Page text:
It used to be that people were taught to save sex until marriage, now they aren’t even saving it until the first date! Continue Reading…

It’s February, which means Valentine’s Day is coming.  The season of love.  You can tell a lot about a culture by the way it celebrates holidays and in this case, you can tell a lot about what a culture thinks love is.

If you asked a person on the street what love is, you would hopefully get an answer that refers to caring for another and being committed to another in a selfless way.  Meanwhile, everyone can admit that our culture is plagued with sexual travesties:  rape and child abuse at the top of the list, with more subtle stops along the way.  The subtle stops will be debated, especially in our post-truth culture where the prevailing value is each person gets to choose their own values.  This means even if a person’s sexual patterns are destructive, it is a worse crime to tell them they are wrong than it is for them to continue doing whatever they want, whenever they want, with whoever they want.

Most people will still admit they don’t like feeling objectified.  What I mean is, most women will tell you they don’t like it when men gaze at their breasts instead of making eye contact.  Most parents will tell you they don’t want boys ogling their teenage daughters like they are pieces of meat, and making advances to act on these desires of consumption.  Outside of the sexual realm, objectification still applies.  No one wants to be treated like property, disrespected as subhuman by their bosses or customers, or treated like they don’t have innate value and dignity. Continue Reading…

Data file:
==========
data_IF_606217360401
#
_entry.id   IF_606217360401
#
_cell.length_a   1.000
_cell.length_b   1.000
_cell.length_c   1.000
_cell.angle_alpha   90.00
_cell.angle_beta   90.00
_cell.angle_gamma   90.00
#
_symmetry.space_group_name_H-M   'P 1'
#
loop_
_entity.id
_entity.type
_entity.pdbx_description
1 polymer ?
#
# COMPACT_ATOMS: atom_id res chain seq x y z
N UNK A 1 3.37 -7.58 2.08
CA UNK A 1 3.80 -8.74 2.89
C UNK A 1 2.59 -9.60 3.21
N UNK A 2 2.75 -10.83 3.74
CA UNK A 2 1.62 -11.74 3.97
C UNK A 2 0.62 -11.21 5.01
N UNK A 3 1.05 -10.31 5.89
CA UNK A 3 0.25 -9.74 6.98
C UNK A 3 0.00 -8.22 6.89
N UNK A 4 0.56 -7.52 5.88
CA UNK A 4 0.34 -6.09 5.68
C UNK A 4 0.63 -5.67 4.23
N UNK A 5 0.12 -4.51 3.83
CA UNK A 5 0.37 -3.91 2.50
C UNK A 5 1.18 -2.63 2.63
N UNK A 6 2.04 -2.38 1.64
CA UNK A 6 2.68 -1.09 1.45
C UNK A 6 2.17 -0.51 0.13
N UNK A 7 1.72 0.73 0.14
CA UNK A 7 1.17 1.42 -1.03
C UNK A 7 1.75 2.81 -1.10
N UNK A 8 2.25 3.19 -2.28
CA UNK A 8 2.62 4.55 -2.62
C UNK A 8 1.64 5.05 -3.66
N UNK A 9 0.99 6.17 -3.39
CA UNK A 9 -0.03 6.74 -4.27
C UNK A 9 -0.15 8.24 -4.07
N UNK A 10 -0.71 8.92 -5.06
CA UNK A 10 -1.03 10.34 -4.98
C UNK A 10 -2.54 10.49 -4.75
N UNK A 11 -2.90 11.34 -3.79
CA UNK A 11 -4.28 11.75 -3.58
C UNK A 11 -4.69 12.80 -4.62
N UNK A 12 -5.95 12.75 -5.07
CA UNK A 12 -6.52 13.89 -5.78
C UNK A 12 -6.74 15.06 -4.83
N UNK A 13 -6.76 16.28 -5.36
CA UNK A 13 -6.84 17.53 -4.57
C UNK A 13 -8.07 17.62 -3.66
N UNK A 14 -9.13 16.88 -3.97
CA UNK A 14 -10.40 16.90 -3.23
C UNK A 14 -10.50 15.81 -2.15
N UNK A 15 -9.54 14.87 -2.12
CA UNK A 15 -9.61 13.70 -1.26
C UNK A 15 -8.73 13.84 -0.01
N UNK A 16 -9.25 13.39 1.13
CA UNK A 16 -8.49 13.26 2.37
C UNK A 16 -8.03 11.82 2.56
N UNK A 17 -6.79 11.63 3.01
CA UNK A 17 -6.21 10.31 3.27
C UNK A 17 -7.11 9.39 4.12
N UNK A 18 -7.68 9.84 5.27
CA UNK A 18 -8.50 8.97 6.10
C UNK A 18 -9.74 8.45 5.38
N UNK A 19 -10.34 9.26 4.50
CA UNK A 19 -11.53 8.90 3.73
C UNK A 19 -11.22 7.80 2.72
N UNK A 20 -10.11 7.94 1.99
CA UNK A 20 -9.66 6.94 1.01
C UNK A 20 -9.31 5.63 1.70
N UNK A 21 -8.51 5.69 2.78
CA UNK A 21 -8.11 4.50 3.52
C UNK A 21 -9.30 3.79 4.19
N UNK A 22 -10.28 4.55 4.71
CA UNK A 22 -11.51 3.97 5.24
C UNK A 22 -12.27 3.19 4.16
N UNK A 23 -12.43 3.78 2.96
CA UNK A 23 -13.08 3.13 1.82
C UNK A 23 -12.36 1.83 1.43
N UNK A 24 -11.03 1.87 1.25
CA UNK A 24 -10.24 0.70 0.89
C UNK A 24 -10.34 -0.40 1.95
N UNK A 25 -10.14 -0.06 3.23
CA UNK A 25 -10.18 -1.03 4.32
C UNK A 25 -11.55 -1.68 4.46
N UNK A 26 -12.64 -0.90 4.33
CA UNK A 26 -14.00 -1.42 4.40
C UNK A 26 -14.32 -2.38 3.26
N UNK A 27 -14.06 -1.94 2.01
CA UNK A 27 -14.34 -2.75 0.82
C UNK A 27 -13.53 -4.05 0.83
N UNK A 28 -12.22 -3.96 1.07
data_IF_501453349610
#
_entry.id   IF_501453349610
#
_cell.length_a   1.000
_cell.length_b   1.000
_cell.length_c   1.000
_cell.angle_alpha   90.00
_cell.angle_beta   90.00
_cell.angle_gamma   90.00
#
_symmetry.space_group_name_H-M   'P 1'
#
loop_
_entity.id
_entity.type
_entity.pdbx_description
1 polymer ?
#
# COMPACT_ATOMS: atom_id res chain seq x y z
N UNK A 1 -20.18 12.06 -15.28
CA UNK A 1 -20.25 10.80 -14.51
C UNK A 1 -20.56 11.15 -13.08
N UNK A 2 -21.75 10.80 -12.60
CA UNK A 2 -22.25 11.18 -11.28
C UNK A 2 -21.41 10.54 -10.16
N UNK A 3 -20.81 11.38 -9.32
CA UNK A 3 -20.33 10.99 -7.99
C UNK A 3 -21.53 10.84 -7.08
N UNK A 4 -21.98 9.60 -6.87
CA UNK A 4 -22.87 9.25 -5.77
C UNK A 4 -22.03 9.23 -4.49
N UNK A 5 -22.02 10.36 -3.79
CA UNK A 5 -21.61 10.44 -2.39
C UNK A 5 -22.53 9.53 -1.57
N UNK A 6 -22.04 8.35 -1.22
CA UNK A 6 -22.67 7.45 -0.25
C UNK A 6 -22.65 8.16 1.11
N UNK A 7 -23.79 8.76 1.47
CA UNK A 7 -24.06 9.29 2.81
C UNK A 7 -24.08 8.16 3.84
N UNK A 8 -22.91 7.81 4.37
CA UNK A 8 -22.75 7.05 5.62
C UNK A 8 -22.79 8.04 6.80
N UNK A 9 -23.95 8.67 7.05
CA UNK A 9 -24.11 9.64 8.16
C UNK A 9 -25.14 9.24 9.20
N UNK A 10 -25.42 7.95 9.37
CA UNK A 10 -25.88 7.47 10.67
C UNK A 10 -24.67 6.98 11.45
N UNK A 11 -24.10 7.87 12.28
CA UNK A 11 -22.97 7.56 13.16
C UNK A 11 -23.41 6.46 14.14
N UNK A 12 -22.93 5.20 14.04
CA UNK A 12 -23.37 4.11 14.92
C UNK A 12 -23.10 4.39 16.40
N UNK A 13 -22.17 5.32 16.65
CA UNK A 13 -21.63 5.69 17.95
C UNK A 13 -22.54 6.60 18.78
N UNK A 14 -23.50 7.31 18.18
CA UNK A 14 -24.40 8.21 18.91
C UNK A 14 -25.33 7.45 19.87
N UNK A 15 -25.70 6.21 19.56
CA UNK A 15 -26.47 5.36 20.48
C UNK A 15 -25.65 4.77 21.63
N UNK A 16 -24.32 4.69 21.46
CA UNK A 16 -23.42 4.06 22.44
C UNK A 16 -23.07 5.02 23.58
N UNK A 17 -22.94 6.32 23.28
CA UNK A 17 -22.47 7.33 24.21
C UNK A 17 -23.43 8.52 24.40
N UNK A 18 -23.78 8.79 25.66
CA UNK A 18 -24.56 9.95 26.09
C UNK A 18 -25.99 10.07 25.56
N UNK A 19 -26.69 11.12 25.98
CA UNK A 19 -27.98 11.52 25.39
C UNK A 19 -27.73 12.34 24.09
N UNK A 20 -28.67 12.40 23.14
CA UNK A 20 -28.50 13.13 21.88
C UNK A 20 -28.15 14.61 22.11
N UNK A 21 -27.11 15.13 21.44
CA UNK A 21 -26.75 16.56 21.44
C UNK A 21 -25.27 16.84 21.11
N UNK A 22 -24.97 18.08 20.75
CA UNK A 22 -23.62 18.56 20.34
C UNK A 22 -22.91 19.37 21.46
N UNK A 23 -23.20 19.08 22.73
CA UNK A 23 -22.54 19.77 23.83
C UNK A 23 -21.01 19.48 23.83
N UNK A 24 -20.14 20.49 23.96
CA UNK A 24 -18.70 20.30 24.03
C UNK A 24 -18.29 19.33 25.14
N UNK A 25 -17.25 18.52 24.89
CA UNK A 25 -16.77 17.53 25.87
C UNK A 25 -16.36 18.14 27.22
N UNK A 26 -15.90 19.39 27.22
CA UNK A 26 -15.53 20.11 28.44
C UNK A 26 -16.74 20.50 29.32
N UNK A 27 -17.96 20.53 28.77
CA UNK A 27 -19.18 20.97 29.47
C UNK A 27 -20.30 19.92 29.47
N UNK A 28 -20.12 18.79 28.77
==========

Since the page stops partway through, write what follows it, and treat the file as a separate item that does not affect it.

The Ask Amy column is originally written for The Denver Post and syndicated to other newspapers, including mine.  The December 16th column caught my attention:

Ask Amy: Teen in relationship with older man worries about sex in college

The columns are written by Amy Dickinson and great priority is given to allowing people to do whatever they want sexually as the answer to confusing relationship questions that are sent in.  I don’t read it very often because the answer is always pretty much the same, “do what you feel like doing and don’t let anyone tell you otherwise…oh, and make sure you use a condom,” which is why December 16th caught my eye.  I wondered how Amy was going to tell a teen to keep having sex with an older man or to tell the older man to keep having sex with the teen, all in the “express your freedom” and “free love” spirit of most of the columns.  This is not a bashing session on Amy Dickinson, as she is only a reflection on the rest of our culture.  A culture that thinks it can live by an “anything goes” rule for sex, without paying a price for it.  Meanwhile this very culture is crumbling to bits on the micro and macro level because of this abiding rule, but we continue snorting the drug even more rapidly than before.  There’s a reason Ask Amy is widely syndicated: people like being told they can do whatever they want sexually, with Amy even giving them a feeling of morality and good conscious to go along with it.

Now, back to the teen and older man… Continue Reading…